Copyright for Publication
When publishing your work you will be subject to a different copyright standard than you would have experienced when submitting writing for academic credit.
If you plan to publish a work, you need to be aware of:
- any permissions you may need to seek;
- any agreements you have made when accessing data and information (3rd party materials); and
- the copyright exception 'criticism and review' which you may be able to rely on in your work.
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Publishing means 'making available to the public' and can include:
- hardcopy journal or book;
- e-journal; or
- the web e.g. social media platforms such as ResearchGate.
Publishing does not include:
- a university intranet;
- circulation amongst a closed group of researchers; or
- unpublished conference proceedings.
Copyright applies in various ways:
- If you engage a publisher, you will likely be required to transfer or licence your copyright to the publisher.
- You have copyright in your work unless you give it away, sell it or transfer it.
- You should be aware of any agreement you have made with another person or institution when obtaining data and information.
Publisher agreements vary, but have common elements:
- Most will require a transfer of your copyright;
- They will require you to guarantee that your content does not infringe anothers copyright;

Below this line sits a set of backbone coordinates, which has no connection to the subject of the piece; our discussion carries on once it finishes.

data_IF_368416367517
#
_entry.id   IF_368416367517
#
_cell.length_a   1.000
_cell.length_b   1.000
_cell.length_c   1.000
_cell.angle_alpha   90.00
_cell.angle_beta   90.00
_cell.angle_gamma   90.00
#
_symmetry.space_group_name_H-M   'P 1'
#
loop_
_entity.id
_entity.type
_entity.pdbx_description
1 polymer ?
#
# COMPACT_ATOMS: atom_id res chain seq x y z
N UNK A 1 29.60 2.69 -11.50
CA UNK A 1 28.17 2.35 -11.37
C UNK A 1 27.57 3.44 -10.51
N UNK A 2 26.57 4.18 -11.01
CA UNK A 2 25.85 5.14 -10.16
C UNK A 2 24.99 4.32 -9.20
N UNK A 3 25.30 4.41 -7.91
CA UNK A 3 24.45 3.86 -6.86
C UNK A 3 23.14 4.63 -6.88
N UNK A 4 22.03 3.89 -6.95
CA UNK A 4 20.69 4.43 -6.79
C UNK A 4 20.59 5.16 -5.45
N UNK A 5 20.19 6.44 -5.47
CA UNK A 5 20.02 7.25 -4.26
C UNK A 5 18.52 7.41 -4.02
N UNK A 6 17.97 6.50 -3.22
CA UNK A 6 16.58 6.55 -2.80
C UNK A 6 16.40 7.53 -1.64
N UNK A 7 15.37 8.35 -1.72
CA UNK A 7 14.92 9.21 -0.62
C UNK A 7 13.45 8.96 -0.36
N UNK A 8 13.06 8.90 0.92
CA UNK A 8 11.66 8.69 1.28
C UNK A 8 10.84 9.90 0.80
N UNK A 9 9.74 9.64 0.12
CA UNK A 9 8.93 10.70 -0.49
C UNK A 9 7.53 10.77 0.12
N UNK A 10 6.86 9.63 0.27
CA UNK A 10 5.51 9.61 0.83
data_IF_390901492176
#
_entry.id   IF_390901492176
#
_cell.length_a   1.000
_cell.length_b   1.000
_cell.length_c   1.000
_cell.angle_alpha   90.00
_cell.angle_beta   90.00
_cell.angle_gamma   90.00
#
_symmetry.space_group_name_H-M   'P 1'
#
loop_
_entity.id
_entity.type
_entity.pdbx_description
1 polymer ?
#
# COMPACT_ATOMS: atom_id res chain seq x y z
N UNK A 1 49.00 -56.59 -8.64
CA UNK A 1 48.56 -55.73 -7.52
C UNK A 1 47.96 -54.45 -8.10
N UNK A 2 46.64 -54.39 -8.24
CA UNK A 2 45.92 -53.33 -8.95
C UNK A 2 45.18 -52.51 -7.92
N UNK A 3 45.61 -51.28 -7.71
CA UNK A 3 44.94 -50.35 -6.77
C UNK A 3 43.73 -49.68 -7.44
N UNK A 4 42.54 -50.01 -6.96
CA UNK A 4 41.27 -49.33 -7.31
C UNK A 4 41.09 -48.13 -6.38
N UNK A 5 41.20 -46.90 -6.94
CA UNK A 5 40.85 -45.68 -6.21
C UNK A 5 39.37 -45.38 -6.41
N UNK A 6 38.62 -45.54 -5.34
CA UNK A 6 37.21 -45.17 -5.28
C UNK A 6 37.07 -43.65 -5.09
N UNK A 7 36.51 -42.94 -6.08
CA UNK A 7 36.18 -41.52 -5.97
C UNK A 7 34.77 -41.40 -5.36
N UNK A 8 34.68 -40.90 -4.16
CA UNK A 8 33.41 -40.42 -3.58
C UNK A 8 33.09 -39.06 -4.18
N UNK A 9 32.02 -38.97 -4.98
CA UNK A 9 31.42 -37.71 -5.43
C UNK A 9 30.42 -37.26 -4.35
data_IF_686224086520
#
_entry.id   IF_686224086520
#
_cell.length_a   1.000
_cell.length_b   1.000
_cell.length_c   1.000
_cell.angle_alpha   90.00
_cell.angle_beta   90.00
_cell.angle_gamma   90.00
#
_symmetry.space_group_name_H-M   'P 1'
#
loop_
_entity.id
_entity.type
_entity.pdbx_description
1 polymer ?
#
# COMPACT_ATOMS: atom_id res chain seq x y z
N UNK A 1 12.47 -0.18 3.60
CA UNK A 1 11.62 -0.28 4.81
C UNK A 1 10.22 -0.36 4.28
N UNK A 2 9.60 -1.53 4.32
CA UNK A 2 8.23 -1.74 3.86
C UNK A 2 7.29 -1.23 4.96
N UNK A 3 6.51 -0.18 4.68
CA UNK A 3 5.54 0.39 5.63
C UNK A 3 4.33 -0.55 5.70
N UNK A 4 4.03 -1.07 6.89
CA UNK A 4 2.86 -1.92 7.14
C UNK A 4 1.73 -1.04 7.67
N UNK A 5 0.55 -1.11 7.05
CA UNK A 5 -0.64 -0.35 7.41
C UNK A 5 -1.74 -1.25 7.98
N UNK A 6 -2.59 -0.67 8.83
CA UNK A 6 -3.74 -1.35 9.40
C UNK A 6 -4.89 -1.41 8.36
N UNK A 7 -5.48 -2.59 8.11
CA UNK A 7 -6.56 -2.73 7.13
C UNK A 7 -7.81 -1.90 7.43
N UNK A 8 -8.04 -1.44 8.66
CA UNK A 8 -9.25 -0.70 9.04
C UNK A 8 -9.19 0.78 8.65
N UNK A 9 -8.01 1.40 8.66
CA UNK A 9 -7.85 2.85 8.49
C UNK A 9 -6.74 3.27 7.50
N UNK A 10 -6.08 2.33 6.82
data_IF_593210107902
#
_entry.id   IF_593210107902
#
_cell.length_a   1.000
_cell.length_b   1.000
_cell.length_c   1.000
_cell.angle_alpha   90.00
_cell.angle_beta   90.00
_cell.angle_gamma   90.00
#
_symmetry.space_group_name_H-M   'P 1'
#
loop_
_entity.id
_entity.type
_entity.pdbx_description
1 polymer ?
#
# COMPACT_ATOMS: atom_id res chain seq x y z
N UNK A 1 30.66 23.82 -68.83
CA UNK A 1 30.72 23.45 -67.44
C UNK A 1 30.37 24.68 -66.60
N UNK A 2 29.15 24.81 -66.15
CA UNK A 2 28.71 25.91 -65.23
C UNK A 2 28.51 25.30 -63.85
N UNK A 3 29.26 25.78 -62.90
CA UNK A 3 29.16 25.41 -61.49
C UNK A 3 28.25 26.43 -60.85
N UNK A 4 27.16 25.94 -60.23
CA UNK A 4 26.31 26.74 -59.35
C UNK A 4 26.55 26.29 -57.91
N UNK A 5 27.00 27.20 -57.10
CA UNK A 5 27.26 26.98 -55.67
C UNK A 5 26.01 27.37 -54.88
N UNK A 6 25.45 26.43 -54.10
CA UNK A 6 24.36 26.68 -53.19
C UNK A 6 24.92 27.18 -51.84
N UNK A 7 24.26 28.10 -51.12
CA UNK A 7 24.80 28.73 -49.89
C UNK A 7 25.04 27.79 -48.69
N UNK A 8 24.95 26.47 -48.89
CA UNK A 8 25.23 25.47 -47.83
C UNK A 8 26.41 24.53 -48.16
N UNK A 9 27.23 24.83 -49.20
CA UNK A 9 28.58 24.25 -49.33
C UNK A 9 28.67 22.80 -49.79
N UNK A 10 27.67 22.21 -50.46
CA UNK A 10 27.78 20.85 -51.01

- They will permit you to circulate your published article to research colleagues and use it for teaching at your institution;
- They will, sometimes allow you to post a copy of a pre-print to an institutional repository;
- Some will allow a time-delayed (embargoed) posting of the published article to your institutional repository.
You should always check the publishers' website or printed materials for further details.
3rd party materials
To use materials that come from another person or institution (3rd party materials), either:
- you must seek permission; or
- you must rely on a copyright exception.
Copyright exceptions: 'fair dealing for criticism and review'
When publishing a work, you will no longer be protected by ‘fair dealing for research and study’ (as you are if you are writing for academic credit).
“Criticism and review” requires that:
- the copied material not simply be quoted in an illustrative way, but must itself be subject to some form of critique or analysis; and
- use of the copied material must go beyond mere example.
If you have either licenced or transferred your copyright to someone else (a publisher for example), you will also need to rely on this exception to use your own work in any subsequent publications if you do not have permission from the publisher (for example) to do so.